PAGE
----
High-Heeled Haikus

By James W. Gaynor

The Inner Musings of Ivanka™, Melania™, and Tiffany™ Trump™

Valentine’s Day chezTrump, like any typical American mega-brand / conglomerate / family has its particular winding search for love, its own silences and unspoken pain.  And possibly some chocolate.

In the Land of Trump, love may be blind, but trusts are not. The art of love is also the art of the deal — and the accumulation and conspicuous spending of money is at the heart of all interfamilial transactions.

In this now painfully public search for love and approval one wonders what is really going on behind those faultlessly mascara-ed eyes (well, not Tiffany’s). Ivanka is a fashion brand unto herself and the empire’s crown princess. Melania, aka the Third Lady, is something of an enigma, due in large part to her seclusion and charmingly incomprehensible speech patterns. And then there’s Tiffany.   Enough said.

Introducing the Trumpian Women, an unspoken chorus of heartbroken haiku. Always well-dressed. Always moisturized. And always wearing heels (by Ivanka™).


  • Some boots are made for
  • Walking. Mine are designed to
  • Communicate hate!


  • Manufactured in
  • China. Perfect for trampling
  • On the Bill of Rights!


  • Goosestep away in
  • All shades of white! Produced by
  • Slave labor with love.


  • You can wear my shoes
  • Everywhere and anytime!
  • Unless you’re Muslim.


  • White supremacy
  • Is more than just a color.
  • It’s a whole new look!



  • My new line reflects
  • The American rainbow!
  • P.S. That means “white.”


  • You may have heard that
  • Nordstrom booted me. Fake news!
  • Kellyanne says so.


  • My shoes slip on and
  • Off as easily as my
  • New religious faith.


  • Whenever Mel is
  • M.I.A., spike heels help me
  • Loom over Bannon!


  • So proud to be one
  • Of the #WomenWhoWork at
  • The (very) White House!




  • What was I thinking?
  • I could have married the fat
  • Brazilian playboy.


  • Being a stepmom
  • To this snarling pack of wolves?
  • Way worse than you know.


  • I gave up more than
  • I thought when I married him.
  • Missing my tear ducts.


  • I can scream, “Save me,
  • Someone! Please! ” fluently in
  • Seven languages.


  • I had the cheekbones.
  • He had the money. But now
  • All I want is out.



  • This would be almost
  • Tolerable if only
  • I didn’t hate him.


  • A girl can only
  • Moisturize so much without
  • Looking desperate.


  • Mother was wrong. It’s
  • Not as easy to love a
  • Rich man. Now I know.


  • “It seemed like a good
  • Idea at the time” does not
  • Really explain this.


  • Michelle said I could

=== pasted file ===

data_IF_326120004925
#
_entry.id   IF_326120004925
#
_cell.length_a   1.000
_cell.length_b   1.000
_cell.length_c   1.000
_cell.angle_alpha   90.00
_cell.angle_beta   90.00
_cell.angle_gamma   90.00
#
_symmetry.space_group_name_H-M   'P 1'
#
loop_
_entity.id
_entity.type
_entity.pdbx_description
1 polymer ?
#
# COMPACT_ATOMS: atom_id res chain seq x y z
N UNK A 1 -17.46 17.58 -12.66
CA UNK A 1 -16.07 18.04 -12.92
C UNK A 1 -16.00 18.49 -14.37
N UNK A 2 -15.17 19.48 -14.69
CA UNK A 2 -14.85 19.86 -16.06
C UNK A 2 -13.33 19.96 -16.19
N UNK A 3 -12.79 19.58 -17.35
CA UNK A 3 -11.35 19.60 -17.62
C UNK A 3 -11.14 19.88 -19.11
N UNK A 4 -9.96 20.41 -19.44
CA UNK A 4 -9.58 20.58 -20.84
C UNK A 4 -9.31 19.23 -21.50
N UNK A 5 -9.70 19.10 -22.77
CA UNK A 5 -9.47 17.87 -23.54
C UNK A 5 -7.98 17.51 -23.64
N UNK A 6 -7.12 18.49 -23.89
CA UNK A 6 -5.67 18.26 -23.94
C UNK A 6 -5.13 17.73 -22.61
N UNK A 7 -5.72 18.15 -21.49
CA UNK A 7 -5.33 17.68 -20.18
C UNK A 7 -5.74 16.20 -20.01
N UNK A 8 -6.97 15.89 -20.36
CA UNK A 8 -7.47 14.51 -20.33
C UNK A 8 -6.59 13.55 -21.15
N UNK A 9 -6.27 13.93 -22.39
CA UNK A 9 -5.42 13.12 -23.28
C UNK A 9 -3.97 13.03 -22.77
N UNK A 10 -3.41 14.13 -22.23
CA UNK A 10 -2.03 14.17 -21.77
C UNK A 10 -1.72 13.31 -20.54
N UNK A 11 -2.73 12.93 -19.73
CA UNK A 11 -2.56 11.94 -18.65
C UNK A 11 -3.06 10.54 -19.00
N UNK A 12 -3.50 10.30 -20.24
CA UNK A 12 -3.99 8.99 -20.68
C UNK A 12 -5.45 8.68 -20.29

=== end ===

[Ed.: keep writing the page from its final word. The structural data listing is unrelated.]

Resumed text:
• Call her, but no one ever
  • Answers. Wrong number?



  • I am Trump Bunch Jan —
  • Lost in Ivanka’s shadow.
  • I hate her. A lot.


  • Mom and Dad were all
  • Let’s name her after a store.
  • I really hate them.


  • Whenever I feel
  • Sorry for Melania
  • I call my mother.


  • In every pic
  • I’m always off to one side.
  • Like literally.


  • Mom told the Post that
  • Dad was the best sex ever.
  • Seriously?!  Ewwww ….


  • Melania said
  • To get out while I can. Not
  • Hating her so much.


  • Her code name’s “Marvel”
  • And I’m “TBD”? I hate
  • The Secret Service.
  • Sometimes I can’t tell
  • Eric from Donnie Jr.
  • Not that it matters.


  • Their affair began
  • In church. Lucky me — not named
  • Marble Collegiate.


  • Everybody knows
  • Who his favorite child is.
  • This family sucks.


  • No one understands
  • What Mel’s saying half the time.
  • ROTFL.


  • Mom and Kathie Lee
  • Prayed together on cheating.
  • Jesus said OK.


  • Melania says
  • Why don’t I move in with her?
  • We’re thinking Brazil.


  • Happy Father’s Day!
  • Alec Baldwin will play you
  • In the film made from my book.



© James W. Gaynor

Everything Becomes a Poem  available at Amazon and Barnes and Noble

Hear James being interviewed about the book here.


James W. Gaynor is a poet, artist, editor, and writer. A graduate of Kenyon College, he lived in Paris, where he taught a course on Emily Dickinson at the University of Paris, studied the development of the psychological novel in
17th -century France, and worked as a translator.

After returning to New York, Gaynor worked as an editor at Grosset & Dunlap, Cuisine magazine, Scriptwriter News and Forbes Publications, where he was on the editorial staff of the Social Register. His articles, book reviews and essays have appeared in The New York Observer, and he recently retired as the Global Verbal Identity Leader for Ernst & Young LLP.

A silver medalist in the 1994 Gay Games (Racewalking), Gaynor’s found-object sculpture has been exhibited internationally. He is a member of the Advisory Board of New York’s The Creative Center at University Settlement, a nonprofit organization dedicated to bringing the creative arts to people with cancer and chronic illnesses.

An avid urbanite, Gaynor lives in New York City.

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